Why is there no business case made in the U.S. yet? Why has the U.S. not been able to develop a logical, and yes expensive, business justification? I have been seeking out these mythical business cases for the last two years, and every time someone quotes from these ethereal documents, I have asked for a copy. Strangely one never appears.

Business justification is more than just cost vs. revenue. Everyone has looked at the EMV migration as a very long journey — over the long term. This does make it difficult though for a financial services industry that is fixated on next quarter’s performance reporting.

The U.S. does have an exceptional set of circumstances and problems, in that it does not have a single (or even a collection of) industry bodies that have been (or could be) coordinating a business case, costs, and losses; or developing a series of fixed vendor costs along the way.

The U.K. and Canada are just two examples of where this collaborative approach was essential, necessary, delivered and successful.

And if the business case does not exist, then why not? Business justification is more than just bottom line costs vs. revenues. It is about doing the right thing for the marketplace, corporate social responsibility, brand reputation, defending against and managing regulatory interference, new business development opportunities and, yes, the question of ROI.

Have we collectively learned nothing from the debacle at Target, to pick on just one recent case of management blindness?

In developing chips, cards, point-of-sale devices, terminal software, standards, certification requirements and the necessary supporting infrastructure, the hard work has now been done and valuable lessons learned. Key elements are already in place and these things are now all commodities.

The supplier community is ready. Merchants will take some more encouragement, but those with an international footprint already get the message and also wonder why the U.S. is so far behind. Accordingly, the costs of putting ICCs on cards are approaching single-digit percentages of the costs the European early adopters had to pay more than a decade ago at the behest of the U.S.-mandated requirements. The same applies to much of the rest of the infrastructure required.

The U.S. has so many more different suppliers, systems, infrastructures, etc. Hmmm … The U.S. does have a small number of national languages (not dozens) and a single currency (not dozens). Yes, the U.S. political stage is overly complex with federal and state legislature —  not dissimilar to the multijurisdictions of the European marketplace and those playing, or not, in the Eurozone.

Germany, France, Italy, Spain and other nations have local states and languages spread across them, and they’re often much more diverse in these single countries than within the U.S. as a whole. The telecoms-communications infrastructure in Europe has had to evolve faster as there are so many countries and in each one, different standards and architecture.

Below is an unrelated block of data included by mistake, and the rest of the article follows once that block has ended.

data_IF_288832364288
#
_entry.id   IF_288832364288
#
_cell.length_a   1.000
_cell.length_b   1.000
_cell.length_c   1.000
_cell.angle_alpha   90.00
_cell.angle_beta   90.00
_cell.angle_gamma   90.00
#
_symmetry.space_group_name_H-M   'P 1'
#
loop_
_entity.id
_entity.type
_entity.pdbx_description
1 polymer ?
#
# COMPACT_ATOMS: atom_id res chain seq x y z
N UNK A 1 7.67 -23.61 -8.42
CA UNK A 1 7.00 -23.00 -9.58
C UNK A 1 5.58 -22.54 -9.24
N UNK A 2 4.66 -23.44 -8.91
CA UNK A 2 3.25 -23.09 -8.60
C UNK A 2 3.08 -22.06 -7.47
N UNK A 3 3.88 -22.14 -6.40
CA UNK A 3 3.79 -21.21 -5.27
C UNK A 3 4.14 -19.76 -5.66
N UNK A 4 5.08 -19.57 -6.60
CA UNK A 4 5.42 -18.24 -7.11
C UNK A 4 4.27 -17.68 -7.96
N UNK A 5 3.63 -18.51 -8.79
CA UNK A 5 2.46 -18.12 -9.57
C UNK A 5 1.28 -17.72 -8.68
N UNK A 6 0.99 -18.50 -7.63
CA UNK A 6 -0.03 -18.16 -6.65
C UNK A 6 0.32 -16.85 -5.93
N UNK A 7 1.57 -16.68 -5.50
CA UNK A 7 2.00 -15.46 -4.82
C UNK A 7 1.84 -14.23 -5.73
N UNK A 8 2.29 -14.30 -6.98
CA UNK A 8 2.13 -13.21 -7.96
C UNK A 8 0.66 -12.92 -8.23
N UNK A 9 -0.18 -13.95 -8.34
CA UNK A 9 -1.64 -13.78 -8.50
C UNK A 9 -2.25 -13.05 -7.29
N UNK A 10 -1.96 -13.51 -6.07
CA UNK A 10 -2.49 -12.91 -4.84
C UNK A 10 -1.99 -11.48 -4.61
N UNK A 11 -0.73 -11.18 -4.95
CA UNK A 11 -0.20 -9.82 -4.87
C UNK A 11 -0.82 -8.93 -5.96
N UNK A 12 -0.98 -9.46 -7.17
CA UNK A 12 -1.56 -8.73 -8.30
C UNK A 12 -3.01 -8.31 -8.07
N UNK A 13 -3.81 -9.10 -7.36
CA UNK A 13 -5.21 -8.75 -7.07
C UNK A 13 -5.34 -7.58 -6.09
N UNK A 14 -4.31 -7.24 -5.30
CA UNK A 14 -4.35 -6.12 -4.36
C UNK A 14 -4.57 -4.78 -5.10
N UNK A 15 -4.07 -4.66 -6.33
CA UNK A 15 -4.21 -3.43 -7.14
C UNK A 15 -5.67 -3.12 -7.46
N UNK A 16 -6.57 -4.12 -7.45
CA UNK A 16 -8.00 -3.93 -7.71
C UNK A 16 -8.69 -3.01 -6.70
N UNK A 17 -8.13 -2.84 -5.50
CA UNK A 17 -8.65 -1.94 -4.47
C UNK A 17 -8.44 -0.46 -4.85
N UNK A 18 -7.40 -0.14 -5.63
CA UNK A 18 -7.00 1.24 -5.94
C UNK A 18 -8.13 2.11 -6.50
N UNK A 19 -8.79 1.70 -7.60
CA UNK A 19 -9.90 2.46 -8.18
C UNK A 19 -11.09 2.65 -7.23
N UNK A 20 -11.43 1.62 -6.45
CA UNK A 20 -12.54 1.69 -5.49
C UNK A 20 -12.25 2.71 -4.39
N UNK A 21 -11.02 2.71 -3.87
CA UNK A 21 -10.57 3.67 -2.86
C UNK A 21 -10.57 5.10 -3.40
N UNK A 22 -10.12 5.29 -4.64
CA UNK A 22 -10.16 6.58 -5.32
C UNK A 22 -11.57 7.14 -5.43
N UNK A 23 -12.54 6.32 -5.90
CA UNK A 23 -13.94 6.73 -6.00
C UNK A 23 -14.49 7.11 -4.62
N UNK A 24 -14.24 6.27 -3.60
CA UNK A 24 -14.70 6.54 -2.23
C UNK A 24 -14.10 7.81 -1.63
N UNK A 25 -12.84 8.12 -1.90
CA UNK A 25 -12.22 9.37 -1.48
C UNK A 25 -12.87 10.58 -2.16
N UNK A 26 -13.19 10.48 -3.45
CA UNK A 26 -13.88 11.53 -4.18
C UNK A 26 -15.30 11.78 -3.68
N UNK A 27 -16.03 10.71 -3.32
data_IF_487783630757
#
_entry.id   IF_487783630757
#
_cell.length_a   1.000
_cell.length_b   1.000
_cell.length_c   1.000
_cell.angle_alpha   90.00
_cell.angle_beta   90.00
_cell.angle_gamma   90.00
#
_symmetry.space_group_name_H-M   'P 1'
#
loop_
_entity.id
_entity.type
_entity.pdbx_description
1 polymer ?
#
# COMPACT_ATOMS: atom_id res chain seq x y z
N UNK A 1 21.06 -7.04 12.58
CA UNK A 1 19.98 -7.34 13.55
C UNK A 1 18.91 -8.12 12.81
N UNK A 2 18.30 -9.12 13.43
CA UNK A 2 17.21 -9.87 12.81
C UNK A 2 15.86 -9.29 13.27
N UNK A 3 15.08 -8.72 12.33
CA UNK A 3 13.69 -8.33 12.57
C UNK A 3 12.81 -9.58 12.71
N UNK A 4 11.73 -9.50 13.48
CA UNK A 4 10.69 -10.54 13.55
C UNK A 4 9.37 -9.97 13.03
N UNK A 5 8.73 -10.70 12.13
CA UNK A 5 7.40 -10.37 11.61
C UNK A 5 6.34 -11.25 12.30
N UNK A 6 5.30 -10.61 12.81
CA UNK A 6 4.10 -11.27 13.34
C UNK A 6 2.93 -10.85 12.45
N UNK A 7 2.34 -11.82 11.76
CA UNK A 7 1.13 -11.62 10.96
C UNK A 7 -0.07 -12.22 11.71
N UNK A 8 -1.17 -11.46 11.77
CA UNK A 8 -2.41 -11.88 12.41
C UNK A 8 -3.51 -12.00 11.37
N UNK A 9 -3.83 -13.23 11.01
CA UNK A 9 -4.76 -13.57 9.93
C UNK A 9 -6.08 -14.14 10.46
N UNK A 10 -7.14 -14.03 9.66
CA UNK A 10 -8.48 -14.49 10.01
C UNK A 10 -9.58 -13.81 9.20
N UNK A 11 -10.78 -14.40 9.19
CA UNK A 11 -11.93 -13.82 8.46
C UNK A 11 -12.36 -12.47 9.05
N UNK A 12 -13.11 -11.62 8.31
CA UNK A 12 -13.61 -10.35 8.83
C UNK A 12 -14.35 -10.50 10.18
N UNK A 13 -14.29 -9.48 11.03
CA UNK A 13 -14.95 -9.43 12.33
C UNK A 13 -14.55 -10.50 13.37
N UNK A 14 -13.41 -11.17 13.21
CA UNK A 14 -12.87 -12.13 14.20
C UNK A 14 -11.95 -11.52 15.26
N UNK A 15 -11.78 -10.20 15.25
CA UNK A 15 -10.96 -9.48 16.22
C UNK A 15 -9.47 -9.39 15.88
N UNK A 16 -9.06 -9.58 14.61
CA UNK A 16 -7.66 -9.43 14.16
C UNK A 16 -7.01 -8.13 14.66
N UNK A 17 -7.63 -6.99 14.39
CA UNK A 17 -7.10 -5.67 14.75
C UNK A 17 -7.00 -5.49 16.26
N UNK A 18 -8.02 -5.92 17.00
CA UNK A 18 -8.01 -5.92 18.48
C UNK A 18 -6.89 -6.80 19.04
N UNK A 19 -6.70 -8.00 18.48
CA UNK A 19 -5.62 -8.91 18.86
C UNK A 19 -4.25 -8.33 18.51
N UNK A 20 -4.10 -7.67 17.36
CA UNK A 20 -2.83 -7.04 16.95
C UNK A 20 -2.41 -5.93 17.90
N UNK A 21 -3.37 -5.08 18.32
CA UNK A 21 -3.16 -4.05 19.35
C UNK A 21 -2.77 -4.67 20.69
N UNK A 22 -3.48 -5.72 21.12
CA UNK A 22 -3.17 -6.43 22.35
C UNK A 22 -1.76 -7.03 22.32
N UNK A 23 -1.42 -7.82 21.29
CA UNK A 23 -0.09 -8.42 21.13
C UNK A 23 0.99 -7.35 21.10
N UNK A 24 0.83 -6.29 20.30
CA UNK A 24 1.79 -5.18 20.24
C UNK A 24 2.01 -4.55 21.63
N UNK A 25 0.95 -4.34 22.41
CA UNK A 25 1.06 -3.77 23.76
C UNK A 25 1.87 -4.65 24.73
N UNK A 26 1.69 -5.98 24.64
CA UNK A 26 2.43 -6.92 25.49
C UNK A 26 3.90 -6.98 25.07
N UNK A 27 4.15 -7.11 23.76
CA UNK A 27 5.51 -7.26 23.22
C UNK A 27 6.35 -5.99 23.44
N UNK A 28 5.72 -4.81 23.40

And rest assured, in most European countries (again, dozens of them), there is a completely different set of issuers, acquirers, processors, POS device suppliers and integrators, gateways, standards for these things and encryption, security, screening solutions etc. There are different European laws about data protection and transmission and privacy — and it goes on. As in the U.S., European players need to be cognizant of international law and how this affects the jurisdictions of the seller and buyer.

Durbin Act — Why this “red-herring” has suddenly become an issue is rather odd. This type of legislation is not adopted in some European countries, but it is in many others. Accordingly, one of the features that EMV had to develop to meet such legal requirements of the EU (and other countries) was multichannel functionality and the opportunity for consumers to be given choice through account selection at the point of sale. Equally, merchants can still facilitate processing options for debit and credit transactions.

Contrary to popular myth, routing logic is not prevented by the introduction of EMV. In fact, EMV functionality makes it easier to determine and communicate at the point of interaction. All that is needed is for all key stakeholders to sort out the legal debate and agree on the business rules.

Would somebody please track down the first person that started to propagate the Durbin EMV fallacy and see why they started this hare running, and would everyone else please check the facts and stop believing it?

EMV does not support NFC. Really? Check the numbers for all NFC-enabled card programs outside of the U.S. EMV supports the pixies at the end of the garden; it is the founding technology behind warp-drives, cloaking devices and time travel; it will make the supper; and it contributes towards world peace. Again all fallacies, though the last maybe nearer to the truth than all the rest put together. But it is this world peace question that is worth debate and thinking about — especially in the context of the challenges of card acceptance in Russia at the moment!

Author of this post is Bill Trueman, who is an UK based independent Payments, Fraud & Risk Specialist and Managing Director of UK Fraud and Riskskill

For more information visit http://www.ukfraud.co.uk/ and http://www.riskskill.com/